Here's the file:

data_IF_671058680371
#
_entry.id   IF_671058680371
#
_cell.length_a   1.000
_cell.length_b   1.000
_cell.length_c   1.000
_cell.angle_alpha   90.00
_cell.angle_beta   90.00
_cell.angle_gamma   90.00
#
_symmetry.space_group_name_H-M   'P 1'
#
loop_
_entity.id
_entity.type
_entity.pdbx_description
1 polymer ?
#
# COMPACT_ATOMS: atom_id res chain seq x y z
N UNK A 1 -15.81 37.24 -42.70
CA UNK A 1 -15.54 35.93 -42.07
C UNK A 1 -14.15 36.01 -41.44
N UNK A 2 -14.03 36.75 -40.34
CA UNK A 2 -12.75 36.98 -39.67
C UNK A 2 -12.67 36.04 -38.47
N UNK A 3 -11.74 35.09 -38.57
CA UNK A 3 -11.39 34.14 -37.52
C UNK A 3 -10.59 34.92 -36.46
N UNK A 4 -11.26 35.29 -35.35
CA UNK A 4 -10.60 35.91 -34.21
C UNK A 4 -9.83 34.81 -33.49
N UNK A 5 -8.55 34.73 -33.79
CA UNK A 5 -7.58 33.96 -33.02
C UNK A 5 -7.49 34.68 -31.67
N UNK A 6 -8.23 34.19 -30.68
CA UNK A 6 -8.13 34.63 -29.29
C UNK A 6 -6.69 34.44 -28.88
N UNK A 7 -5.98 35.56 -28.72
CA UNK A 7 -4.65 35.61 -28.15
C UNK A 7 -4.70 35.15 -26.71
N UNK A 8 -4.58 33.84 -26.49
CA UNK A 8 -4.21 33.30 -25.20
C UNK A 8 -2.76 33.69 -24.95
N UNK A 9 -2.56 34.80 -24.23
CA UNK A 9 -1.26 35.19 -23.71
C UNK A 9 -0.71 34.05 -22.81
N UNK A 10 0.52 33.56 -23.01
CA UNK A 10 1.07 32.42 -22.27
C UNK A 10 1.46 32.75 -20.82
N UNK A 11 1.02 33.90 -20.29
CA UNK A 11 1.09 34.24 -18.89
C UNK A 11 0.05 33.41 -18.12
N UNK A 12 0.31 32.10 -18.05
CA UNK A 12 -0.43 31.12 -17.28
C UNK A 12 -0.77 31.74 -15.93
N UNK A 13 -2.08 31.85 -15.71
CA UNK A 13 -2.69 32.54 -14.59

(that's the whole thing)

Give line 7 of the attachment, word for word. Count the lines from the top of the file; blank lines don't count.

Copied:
_cell.length_c   1.000